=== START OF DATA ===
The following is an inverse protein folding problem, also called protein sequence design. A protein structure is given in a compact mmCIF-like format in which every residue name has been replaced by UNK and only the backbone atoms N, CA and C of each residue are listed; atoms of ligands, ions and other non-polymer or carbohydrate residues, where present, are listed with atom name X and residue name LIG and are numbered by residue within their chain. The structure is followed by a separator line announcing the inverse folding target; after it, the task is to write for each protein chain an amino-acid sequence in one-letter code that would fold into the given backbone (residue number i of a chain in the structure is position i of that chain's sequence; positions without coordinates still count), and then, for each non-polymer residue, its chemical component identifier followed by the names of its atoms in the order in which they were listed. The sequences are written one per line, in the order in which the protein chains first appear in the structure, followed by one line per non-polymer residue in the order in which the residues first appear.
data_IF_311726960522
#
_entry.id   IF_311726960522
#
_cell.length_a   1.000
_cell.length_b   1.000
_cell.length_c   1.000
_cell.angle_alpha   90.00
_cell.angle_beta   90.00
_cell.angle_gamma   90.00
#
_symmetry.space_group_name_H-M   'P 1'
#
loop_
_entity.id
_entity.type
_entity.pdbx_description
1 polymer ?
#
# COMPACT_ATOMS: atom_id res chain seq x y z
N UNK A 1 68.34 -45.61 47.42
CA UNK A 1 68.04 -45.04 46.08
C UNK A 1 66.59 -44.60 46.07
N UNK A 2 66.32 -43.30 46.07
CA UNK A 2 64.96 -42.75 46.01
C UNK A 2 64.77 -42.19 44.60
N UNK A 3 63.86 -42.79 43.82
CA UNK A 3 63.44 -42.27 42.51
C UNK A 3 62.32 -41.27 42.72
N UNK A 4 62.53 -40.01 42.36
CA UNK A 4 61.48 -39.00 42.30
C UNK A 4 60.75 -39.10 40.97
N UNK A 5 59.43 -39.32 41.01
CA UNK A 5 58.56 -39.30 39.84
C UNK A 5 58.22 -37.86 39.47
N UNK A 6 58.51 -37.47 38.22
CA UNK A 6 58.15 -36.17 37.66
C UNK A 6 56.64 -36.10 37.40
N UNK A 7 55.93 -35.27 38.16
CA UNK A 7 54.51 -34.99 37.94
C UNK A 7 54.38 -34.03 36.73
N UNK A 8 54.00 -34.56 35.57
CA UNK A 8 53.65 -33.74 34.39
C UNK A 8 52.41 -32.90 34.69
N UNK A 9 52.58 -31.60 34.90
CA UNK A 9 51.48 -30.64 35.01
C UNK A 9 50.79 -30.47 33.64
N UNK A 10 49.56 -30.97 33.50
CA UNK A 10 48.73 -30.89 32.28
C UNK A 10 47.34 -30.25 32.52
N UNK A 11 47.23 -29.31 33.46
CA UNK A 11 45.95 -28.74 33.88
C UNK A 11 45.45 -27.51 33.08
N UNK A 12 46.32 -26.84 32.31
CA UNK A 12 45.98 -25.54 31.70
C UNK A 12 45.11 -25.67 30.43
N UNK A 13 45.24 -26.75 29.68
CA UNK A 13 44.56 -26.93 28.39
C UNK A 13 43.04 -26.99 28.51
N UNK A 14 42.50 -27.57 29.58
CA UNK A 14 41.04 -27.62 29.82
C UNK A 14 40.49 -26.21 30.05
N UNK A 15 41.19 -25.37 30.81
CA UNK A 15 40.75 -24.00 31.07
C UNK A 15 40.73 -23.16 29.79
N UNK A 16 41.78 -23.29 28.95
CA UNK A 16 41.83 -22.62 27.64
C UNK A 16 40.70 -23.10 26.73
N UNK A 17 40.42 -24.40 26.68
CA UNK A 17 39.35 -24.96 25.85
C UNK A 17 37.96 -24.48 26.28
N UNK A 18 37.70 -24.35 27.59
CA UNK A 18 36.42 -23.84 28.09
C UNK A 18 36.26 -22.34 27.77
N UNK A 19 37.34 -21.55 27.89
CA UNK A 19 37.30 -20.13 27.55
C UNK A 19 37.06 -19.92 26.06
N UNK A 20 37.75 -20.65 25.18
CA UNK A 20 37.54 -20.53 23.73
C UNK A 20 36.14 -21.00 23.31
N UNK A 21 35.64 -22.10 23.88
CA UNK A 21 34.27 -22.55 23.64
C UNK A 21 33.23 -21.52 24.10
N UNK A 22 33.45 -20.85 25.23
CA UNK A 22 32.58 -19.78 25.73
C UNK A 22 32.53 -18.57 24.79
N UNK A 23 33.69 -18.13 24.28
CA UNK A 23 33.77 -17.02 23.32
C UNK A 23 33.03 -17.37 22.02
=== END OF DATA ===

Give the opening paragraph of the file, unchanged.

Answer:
The following is an inverse protein folding problem, also called protein sequence design. A protein structure is given in a compact mmCIF-like format in which every residue name has been replaced by UNK and only the backbone atoms N, CA and C of each residue are listed; atoms of ligands, ions and other non-polymer or carbohydrate residues, where present, are listed with atom name X and residue name LIG and are numbered by residue within their chain. The structure is followed by a separator line announcing the inverse folding target; after it, the task is to write for each protein chain an amino-acid sequence in one-letter code that would fold into the given backbone (residue number i of a chain in the structure is position i of that chain's sequence; positions without coordinates still count), and then, for each non-polymer residue, its chemical component identifier followed by the names of its atoms in the order in which they were listed. The sequences are written one per line, in the order in which the protein chains first appear in the structure, followed by one line per non-polymer residue in the order in which the residues first appear.